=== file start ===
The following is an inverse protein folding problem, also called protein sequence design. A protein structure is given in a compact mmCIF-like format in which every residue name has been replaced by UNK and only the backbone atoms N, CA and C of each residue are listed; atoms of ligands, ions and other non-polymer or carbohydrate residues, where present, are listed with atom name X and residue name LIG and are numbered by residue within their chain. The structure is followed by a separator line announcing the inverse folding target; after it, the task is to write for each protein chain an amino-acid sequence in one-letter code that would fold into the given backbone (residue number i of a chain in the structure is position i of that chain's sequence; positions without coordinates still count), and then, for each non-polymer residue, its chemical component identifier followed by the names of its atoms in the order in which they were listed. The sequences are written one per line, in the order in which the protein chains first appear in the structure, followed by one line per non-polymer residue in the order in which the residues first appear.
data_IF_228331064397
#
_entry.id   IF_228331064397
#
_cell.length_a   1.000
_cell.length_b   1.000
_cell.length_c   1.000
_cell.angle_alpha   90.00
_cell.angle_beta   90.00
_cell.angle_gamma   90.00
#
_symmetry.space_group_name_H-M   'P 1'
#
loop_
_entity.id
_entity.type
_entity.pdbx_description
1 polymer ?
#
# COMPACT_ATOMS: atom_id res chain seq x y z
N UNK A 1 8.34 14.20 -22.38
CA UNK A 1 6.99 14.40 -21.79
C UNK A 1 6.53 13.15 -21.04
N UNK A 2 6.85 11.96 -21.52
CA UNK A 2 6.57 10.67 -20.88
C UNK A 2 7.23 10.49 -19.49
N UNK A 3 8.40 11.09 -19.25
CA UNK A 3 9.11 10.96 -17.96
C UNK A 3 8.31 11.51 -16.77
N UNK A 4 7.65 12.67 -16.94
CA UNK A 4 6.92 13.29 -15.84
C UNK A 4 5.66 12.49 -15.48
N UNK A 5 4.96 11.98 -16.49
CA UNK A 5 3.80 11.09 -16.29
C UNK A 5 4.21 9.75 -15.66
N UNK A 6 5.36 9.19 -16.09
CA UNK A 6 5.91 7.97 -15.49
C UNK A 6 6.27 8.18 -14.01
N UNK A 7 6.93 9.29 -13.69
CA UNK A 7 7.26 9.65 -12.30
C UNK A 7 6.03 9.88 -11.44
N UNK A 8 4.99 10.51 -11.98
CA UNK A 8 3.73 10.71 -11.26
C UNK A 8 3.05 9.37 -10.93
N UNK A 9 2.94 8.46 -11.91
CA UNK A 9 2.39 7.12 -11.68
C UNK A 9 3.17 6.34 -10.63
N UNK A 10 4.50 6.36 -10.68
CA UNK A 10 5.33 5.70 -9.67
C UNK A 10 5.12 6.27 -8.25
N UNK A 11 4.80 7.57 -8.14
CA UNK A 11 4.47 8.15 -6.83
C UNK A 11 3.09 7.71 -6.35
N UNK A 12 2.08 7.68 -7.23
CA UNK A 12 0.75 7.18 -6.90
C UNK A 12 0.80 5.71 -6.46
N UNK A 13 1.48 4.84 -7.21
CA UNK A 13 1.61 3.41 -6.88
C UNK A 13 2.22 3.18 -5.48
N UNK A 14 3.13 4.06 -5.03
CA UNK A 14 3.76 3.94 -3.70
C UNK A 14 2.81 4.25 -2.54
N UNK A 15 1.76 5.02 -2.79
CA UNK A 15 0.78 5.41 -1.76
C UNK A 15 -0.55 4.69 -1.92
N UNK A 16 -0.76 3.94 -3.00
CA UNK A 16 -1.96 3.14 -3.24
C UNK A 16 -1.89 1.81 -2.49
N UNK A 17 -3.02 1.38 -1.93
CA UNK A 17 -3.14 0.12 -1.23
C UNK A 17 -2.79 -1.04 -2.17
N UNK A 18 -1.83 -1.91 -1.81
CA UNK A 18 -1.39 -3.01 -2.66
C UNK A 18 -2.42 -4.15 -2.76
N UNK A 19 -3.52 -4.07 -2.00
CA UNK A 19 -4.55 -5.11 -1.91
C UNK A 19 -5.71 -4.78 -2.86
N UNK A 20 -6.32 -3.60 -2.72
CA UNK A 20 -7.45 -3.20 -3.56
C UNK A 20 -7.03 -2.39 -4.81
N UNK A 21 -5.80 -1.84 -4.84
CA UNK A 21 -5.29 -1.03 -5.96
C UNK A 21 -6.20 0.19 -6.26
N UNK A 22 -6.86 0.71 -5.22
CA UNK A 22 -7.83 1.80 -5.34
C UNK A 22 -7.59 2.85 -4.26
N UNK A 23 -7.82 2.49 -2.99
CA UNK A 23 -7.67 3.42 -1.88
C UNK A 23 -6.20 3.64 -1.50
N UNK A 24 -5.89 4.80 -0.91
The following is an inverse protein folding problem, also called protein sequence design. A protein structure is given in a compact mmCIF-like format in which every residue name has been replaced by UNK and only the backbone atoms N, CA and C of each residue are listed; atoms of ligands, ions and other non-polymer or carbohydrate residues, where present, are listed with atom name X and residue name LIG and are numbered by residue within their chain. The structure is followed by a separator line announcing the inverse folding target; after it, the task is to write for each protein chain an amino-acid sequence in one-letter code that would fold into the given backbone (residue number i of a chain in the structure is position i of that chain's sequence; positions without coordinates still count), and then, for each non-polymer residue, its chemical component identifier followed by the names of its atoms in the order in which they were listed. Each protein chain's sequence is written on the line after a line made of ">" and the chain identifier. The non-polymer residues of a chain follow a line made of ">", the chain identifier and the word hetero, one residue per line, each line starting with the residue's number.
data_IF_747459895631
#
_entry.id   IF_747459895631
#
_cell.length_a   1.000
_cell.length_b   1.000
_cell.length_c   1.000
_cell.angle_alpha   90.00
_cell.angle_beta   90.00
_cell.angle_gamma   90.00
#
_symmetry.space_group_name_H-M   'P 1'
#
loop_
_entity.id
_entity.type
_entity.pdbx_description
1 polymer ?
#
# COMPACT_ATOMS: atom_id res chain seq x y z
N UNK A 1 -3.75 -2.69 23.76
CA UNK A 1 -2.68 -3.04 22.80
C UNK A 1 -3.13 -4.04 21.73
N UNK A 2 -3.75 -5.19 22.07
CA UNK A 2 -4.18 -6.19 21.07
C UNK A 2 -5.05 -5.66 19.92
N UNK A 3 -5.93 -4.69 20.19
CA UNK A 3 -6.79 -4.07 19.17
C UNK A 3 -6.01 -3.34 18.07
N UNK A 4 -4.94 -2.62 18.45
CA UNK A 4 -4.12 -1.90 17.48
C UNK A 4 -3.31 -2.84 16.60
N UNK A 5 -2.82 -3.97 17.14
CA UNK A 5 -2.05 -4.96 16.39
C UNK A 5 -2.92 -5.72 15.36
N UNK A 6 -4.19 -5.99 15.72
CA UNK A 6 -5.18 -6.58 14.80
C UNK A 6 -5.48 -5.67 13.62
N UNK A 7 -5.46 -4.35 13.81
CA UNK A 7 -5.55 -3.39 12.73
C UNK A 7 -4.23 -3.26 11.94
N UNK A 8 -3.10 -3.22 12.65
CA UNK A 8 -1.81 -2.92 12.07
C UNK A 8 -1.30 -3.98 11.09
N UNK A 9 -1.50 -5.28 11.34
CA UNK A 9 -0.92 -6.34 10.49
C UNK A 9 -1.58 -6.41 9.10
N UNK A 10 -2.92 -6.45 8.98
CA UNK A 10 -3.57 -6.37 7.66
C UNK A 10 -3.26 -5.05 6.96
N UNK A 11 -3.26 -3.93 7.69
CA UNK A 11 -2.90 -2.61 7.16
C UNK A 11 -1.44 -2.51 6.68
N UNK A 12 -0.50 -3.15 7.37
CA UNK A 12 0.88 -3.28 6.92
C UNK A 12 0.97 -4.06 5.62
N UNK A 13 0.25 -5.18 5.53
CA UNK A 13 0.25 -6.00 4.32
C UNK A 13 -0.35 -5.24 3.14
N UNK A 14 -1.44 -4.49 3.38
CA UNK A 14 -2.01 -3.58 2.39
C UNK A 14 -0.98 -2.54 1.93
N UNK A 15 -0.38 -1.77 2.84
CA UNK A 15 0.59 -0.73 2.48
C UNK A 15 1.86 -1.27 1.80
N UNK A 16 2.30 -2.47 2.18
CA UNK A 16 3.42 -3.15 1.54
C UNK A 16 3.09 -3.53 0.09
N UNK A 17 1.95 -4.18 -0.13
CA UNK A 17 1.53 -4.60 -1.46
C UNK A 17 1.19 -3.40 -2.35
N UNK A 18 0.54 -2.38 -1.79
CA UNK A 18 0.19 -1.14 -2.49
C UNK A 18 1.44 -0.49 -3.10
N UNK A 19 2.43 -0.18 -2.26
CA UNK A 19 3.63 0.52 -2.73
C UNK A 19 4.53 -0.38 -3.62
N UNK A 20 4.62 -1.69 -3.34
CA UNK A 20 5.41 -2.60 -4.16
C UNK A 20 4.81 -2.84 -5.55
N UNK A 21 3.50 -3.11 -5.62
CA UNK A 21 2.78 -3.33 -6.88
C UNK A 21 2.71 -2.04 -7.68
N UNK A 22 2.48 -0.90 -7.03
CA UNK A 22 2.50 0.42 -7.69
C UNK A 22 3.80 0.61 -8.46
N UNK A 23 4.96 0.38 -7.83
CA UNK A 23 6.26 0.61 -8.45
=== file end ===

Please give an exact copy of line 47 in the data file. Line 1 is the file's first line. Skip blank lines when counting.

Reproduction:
CA UNK A 9 2.39 7.12 -11.68